Short Take: Aunt Becky’s Bad Choice

Dr. SJ was watching the news on CBS, then came in to tell me what just happened on the tube. A former prosecutor just said that it was Lori Loughlin’s fault. The first plea offer is always the best offer, so if you don’t take it, they’re going to add more charges. That’s the price you pay for turning down the deal. She gave me a smirk, as if to say, “See? Even Gayle knows that the truth is you better take the deal or you’re going down.”

And, indeed, that was the message. But it was an acceptable message this time, because everybody knows Aunt Becky was guilty. Loughlin was a pretty good choice of villain, as she was a privileged white celebrity whose crime was to seize opportunity from the deserving by using her wealth and privilege.

But the message? Capitulate to the government when charged with a crime, don’t fight and take the plea they offer, or else. For those who are inclined to believe that anyone charged with a crime is guilty, this message will be uncontroversial.

For those people who think otherwise, does the fact that this was Aunt Becky make the superseding indictment, adding charges of money laundering on top of the original charges as a way to crush her, punish her, pay her back for her failure to genuflect to the might of the government, acceptable? When our willingness to give any thought to the message is constrained by our emotions, how much we love or hate the defendant, then why bother to waste time worrying about the process. This was privileged Lori Loughlin, so who cares what they do to her?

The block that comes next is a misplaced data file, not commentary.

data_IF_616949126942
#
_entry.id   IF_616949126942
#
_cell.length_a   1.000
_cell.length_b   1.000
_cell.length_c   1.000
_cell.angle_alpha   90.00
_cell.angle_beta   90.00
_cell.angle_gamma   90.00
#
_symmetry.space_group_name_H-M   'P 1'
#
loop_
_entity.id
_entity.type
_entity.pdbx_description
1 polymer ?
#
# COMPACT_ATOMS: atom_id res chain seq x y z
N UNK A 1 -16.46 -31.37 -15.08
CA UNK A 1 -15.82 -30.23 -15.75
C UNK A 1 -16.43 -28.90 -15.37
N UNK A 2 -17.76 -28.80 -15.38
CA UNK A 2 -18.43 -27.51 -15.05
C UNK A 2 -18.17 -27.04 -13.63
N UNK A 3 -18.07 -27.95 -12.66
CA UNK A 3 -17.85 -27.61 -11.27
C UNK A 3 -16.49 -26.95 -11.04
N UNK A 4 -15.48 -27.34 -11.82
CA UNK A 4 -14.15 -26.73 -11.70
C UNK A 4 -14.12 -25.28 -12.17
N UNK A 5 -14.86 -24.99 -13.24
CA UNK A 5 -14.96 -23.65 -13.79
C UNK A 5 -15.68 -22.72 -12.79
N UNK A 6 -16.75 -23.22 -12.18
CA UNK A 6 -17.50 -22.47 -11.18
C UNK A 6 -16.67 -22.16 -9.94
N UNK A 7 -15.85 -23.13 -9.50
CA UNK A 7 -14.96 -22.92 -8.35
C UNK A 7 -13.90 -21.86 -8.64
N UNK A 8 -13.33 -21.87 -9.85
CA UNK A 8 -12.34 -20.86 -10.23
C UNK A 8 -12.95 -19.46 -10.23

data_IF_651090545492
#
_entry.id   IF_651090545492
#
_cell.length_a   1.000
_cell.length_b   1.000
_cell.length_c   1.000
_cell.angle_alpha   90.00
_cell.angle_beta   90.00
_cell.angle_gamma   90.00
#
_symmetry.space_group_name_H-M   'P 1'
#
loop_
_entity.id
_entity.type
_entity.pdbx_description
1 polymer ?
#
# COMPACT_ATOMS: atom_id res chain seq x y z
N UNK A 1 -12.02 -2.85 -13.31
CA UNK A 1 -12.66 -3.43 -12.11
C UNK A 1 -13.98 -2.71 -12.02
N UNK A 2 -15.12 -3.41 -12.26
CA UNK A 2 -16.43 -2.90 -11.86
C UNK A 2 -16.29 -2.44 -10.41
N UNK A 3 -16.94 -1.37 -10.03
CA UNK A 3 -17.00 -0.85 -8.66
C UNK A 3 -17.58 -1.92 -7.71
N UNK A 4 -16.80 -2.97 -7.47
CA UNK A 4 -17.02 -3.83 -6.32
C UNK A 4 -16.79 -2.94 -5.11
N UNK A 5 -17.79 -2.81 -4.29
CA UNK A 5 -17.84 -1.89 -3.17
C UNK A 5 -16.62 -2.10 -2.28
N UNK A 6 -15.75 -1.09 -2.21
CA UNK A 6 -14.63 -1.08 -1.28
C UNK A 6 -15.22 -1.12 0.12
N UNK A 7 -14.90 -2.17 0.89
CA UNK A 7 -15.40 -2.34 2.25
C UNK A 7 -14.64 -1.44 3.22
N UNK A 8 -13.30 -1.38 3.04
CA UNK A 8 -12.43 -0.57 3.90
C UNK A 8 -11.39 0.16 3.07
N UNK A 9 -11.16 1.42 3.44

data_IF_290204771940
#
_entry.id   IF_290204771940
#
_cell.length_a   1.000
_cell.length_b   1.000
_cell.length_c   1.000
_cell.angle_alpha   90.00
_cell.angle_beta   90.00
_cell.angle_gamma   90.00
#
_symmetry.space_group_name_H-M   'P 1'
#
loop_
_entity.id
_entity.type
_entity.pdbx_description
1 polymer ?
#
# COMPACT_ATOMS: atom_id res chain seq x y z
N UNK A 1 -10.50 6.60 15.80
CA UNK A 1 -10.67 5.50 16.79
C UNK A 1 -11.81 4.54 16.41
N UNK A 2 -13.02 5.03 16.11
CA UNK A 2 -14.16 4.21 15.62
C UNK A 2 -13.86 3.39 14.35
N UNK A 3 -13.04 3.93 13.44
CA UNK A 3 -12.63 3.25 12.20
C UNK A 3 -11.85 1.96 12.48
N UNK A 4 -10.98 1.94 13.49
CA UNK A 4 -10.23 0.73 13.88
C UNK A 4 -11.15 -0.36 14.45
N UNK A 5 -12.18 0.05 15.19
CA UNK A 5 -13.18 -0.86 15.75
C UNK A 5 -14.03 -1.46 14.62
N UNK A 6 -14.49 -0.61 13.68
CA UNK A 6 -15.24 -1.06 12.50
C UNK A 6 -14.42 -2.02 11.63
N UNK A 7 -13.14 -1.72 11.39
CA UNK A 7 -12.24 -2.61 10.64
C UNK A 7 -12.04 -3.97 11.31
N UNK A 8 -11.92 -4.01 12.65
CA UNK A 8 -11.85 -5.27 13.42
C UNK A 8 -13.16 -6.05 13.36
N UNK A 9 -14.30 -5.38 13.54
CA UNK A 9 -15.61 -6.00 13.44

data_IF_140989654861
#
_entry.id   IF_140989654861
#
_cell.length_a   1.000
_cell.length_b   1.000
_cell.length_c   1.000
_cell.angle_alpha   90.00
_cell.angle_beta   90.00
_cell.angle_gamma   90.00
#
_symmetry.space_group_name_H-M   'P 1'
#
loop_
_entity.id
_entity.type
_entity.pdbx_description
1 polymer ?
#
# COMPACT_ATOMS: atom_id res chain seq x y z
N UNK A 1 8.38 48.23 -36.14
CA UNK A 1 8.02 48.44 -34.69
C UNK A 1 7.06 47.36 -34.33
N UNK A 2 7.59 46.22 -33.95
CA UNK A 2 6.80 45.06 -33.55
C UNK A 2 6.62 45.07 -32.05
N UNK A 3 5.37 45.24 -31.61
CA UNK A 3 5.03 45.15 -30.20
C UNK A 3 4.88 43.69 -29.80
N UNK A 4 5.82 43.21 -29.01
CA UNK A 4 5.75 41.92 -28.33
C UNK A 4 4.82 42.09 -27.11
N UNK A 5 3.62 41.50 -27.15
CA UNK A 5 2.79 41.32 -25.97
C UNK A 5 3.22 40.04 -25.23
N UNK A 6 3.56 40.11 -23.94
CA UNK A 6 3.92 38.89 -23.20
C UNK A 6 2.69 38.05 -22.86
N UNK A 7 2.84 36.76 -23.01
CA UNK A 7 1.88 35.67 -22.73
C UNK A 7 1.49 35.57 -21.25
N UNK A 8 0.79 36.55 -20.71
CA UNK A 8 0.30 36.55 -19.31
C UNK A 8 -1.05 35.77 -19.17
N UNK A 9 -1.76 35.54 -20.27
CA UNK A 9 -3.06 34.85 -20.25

It may be that you’re of the sort who complains about the lack of criminal trials these days. You may blame it  on the trial tax. If you’re somewhat more real about how the system works, you may see that the chance of prevailing at trial is slim at best even for the completely innocent, and Aunt Becky is no innocent because the media told you so.

What about the person indicted who is innocent? What about the person who isn’t quite innocent, but not as guilty as they say? What if the papers and the government are wrong about Aunt Becky? Not possible, you mumble, but you know nothing about the case except what the government told you.

And while you’re ready to take to the streets if the defendant is black and accused of drugs, you’re just as ready to slam the cell door on Lori Loughlin. Hey, she gets what she deserves.

The former prosecutor who “explained” for the benefit of the ignorant masses that if you don’t bend a knee when the government, in its infinite kindness, gives you a chance to forfeit your constitutional right to challenge their accusations and accept the possibility of probation, then you deserve 121 months in prison for your arrogance, was right.

That is, indeed, the game the government plays, because it can. There are charges upon charges they can throw at you, and with some deft choices, they can make your choice gravely painful. The former prosecutor wasn’t lying. She wasn’t misleading the viewer. But what she was saying was presented not as one of the many fundamental flaws in the system, designed to coerce guilty pleas from the guilty and innocent alike, but a masterstroke of the government in taking the privileged down and making them pay for their arrogance.